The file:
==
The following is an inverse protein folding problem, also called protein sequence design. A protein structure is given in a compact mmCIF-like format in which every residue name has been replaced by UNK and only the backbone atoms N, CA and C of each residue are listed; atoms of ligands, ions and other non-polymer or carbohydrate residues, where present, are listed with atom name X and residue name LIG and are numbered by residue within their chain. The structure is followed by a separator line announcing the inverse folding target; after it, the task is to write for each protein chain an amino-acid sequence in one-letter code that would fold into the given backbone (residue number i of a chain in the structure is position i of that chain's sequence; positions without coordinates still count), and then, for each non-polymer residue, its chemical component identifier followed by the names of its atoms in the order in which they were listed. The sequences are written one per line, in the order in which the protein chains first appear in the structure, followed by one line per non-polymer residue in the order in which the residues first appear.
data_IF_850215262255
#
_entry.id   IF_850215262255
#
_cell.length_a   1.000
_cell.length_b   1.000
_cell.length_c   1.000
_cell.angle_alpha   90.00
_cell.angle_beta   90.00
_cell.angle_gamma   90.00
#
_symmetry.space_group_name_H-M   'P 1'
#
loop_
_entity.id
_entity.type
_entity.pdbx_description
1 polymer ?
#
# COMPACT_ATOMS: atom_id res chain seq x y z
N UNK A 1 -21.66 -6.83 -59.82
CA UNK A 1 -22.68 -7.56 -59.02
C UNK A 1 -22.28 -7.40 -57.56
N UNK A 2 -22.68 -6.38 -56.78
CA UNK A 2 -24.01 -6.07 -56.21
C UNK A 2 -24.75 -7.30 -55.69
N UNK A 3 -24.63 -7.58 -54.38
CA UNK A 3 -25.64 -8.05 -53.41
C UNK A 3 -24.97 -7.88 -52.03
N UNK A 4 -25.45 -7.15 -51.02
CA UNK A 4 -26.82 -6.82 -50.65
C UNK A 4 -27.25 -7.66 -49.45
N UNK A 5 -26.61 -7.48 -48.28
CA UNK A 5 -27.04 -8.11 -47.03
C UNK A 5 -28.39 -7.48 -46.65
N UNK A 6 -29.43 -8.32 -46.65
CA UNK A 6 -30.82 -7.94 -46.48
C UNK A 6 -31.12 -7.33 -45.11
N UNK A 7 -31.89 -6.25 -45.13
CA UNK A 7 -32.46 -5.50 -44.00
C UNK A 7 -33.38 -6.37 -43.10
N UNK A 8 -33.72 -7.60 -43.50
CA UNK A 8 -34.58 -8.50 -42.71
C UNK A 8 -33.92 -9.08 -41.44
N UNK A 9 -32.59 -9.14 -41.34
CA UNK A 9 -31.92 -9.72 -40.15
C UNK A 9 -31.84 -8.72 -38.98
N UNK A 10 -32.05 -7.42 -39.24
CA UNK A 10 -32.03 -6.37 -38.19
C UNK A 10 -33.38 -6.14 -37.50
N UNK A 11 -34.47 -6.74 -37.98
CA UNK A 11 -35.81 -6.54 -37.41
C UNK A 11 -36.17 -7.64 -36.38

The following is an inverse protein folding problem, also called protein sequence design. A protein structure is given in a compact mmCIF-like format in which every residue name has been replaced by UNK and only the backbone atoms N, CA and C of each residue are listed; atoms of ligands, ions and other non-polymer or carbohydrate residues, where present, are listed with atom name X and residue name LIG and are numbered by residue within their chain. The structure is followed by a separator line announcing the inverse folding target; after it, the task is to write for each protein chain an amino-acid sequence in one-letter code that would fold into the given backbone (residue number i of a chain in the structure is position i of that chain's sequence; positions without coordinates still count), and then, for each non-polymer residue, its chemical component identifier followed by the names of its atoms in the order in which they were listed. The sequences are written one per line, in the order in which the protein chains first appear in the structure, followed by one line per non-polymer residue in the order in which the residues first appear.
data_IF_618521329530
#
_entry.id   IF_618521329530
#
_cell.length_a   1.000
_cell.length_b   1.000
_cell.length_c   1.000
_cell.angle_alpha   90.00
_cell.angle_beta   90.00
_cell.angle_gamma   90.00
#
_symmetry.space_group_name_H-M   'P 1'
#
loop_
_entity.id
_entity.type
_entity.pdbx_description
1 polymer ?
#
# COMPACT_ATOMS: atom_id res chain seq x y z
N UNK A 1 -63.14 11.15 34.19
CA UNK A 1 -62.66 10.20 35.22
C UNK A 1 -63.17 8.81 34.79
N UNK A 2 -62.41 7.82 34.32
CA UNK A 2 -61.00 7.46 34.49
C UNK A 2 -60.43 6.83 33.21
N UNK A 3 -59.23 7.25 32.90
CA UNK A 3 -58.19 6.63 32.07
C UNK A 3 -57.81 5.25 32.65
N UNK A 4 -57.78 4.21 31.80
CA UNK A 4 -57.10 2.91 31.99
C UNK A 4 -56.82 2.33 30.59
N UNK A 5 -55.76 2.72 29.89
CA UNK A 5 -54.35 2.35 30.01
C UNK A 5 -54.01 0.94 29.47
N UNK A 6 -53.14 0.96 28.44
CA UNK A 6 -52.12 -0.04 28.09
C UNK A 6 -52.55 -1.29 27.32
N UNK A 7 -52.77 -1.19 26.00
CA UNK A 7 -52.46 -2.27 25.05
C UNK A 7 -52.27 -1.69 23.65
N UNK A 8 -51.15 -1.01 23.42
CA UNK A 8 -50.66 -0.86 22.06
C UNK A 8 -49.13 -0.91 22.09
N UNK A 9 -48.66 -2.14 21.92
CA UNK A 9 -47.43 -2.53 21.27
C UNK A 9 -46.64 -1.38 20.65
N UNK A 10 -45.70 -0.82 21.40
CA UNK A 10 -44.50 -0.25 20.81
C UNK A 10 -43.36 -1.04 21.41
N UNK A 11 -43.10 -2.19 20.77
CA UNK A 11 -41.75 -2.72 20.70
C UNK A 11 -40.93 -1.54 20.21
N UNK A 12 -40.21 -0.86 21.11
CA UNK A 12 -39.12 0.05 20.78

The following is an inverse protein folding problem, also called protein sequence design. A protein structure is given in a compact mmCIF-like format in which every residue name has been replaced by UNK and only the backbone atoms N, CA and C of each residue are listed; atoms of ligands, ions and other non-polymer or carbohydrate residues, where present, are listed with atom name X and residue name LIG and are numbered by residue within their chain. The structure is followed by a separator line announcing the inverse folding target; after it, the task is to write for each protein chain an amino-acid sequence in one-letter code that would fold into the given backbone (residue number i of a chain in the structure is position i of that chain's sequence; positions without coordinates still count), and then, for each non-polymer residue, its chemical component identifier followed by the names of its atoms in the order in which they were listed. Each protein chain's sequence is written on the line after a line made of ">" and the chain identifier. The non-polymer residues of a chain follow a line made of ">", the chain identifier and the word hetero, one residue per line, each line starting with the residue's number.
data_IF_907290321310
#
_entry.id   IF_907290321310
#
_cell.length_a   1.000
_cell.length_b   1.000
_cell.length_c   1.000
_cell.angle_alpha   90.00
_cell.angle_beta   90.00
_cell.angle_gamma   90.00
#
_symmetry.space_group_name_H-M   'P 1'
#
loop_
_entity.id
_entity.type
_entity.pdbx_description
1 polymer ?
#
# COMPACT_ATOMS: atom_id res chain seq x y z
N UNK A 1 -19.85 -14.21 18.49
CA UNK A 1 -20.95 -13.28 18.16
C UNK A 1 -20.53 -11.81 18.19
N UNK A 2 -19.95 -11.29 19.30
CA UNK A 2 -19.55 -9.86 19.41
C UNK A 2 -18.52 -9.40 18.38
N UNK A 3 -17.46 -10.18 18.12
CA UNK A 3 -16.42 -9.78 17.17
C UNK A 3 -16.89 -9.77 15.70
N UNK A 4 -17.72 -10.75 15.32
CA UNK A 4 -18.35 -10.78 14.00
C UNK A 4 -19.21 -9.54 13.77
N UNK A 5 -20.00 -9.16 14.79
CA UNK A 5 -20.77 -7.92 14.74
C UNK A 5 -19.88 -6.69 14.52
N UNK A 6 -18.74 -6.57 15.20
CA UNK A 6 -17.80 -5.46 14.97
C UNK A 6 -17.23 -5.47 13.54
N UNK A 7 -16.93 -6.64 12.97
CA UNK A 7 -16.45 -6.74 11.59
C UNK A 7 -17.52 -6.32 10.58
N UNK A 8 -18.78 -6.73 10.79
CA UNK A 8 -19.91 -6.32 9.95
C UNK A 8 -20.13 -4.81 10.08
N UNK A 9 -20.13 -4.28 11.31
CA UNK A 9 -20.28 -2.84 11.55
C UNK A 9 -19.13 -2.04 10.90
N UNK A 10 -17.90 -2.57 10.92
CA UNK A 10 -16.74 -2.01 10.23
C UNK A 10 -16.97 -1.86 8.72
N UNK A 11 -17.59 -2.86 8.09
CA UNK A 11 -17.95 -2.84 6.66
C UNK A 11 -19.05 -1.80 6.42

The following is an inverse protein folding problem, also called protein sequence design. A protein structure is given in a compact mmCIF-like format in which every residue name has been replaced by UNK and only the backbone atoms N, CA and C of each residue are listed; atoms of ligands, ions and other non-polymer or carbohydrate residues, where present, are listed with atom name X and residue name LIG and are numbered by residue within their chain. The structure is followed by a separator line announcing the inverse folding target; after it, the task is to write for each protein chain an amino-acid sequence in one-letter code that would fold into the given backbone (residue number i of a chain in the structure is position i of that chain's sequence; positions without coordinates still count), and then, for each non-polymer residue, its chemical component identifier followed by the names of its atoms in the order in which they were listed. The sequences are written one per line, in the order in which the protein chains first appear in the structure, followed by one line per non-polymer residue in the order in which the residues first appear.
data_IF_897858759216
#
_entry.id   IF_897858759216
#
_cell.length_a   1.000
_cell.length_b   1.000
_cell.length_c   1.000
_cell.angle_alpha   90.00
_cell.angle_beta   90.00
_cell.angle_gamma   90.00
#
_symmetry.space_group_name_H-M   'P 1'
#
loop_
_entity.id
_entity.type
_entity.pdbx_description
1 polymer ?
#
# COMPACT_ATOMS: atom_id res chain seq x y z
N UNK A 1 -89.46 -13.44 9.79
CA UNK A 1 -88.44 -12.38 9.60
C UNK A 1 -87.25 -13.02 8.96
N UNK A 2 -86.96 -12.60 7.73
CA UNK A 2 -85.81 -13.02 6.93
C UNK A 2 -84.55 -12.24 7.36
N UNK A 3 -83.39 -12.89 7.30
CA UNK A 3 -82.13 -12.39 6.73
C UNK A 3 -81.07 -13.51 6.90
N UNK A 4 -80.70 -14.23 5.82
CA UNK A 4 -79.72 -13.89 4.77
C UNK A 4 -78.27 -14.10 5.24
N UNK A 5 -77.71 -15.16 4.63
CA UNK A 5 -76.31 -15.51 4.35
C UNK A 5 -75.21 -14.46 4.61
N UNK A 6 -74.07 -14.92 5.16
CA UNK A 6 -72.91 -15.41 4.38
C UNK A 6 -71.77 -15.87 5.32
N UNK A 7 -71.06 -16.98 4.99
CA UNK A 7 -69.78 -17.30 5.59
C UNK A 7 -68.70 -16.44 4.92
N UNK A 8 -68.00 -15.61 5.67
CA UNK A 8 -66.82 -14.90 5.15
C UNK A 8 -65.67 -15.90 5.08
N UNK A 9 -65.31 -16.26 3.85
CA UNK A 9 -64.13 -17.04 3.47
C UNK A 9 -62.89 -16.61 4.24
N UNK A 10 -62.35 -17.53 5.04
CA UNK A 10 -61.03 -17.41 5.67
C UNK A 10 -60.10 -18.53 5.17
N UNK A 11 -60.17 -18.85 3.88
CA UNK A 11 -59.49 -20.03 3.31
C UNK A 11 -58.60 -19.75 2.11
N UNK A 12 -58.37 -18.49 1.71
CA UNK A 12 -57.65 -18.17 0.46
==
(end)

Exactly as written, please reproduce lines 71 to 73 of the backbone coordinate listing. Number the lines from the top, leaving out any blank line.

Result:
_entity.type
_entity.pdbx_description
1 polymer ?